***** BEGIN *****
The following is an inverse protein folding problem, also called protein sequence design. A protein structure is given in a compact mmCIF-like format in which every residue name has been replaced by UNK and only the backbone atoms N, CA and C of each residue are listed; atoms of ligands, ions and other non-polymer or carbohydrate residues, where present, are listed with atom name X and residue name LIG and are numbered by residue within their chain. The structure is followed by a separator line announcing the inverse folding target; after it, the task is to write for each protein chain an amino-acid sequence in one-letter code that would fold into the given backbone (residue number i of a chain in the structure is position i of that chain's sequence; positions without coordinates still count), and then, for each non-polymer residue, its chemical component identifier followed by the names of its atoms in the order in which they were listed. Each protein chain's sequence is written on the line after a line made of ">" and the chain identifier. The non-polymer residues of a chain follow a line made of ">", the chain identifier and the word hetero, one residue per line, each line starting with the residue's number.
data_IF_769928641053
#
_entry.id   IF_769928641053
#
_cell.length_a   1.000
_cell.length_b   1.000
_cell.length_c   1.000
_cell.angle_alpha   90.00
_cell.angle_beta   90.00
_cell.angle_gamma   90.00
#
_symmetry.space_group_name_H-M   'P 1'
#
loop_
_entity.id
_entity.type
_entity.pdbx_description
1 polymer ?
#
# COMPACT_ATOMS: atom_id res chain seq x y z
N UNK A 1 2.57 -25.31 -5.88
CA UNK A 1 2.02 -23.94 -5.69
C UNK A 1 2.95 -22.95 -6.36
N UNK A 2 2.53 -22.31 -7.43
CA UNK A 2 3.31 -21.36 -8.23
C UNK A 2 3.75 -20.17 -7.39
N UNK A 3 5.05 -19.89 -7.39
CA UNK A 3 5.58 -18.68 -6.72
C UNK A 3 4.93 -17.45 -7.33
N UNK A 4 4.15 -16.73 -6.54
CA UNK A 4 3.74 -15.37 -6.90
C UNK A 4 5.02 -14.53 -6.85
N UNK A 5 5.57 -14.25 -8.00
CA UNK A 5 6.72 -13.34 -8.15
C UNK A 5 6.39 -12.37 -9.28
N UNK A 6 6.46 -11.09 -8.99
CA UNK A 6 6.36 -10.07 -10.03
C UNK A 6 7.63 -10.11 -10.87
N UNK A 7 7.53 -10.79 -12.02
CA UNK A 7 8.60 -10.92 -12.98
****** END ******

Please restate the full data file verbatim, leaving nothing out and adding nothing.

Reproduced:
The following is an inverse protein folding problem, also called protein sequence design. A protein structure is given in a compact mmCIF-like format in which every residue name has been replaced by UNK and only the backbone atoms N, CA and C of each residue are listed; atoms of ligands, ions and other non-polymer or carbohydrate residues, where present, are listed with atom name X and residue name LIG and are numbered by residue within their chain. The structure is followed by a separator line announcing the inverse folding target; after it, the task is to write for each protein chain an amino-acid sequence in one-letter code that would fold into the given backbone (residue number i of a chain in the structure is position i of that chain's sequence; positions without coordinates still count), and then, for each non-polymer residue, its chemical component identifier followed by the names of its atoms in the order in which they were listed. Each protein chain's sequence is written on the line after a line made of ">" and the chain identifier. The non-polymer residues of a chain follow a line made of ">", the chain identifier and the word hetero, one residue per line, each line starting with the residue's number.
data_IF_769928641053
#
_entry.id   IF_769928641053
#
_cell.length_a   1.000
_cell.length_b   1.000
_cell.length_c   1.000
_cell.angle_alpha   90.00
_cell.angle_beta   90.00
_cell.angle_gamma   90.00
#
_symmetry.space_group_name_H-M   'P 1'
#
loop_
_entity.id
_entity.type
_entity.pdbx_description
1 polymer ?
#
# COMPACT_ATOMS: atom_id res chain seq x y z
N UNK A 1 2.57 -25.31 -5.88
CA UNK A 1 2.02 -23.94 -5.69
C UNK A 1 2.95 -22.95 -6.36
N UNK A 2 2.53 -22.31 -7.43
CA UNK A 2 3.31 -21.36 -8.23
C UNK A 2 3.75 -20.17 -7.39
N UNK A 3 5.05 -19.89 -7.39
CA UNK A 3 5.58 -18.68 -6.72
C UNK A 3 4.93 -17.45 -7.33
N UNK A 4 4.15 -16.73 -6.54
CA UNK A 4 3.74 -15.37 -6.90
C UNK A 4 5.02 -14.53 -6.85
N UNK A 5 5.57 -14.25 -8.00
CA UNK A 5 6.72 -13.34 -8.15
C UNK A 5 6.39 -12.37 -9.28
N UNK A 6 6.46 -11.09 -8.99
CA UNK A 6 6.36 -10.07 -10.03
C UNK A 6 7.63 -10.11 -10.87
N UNK A 7 7.53 -10.79 -12.02
CA UNK A 7 8.60 -10.92 -12.98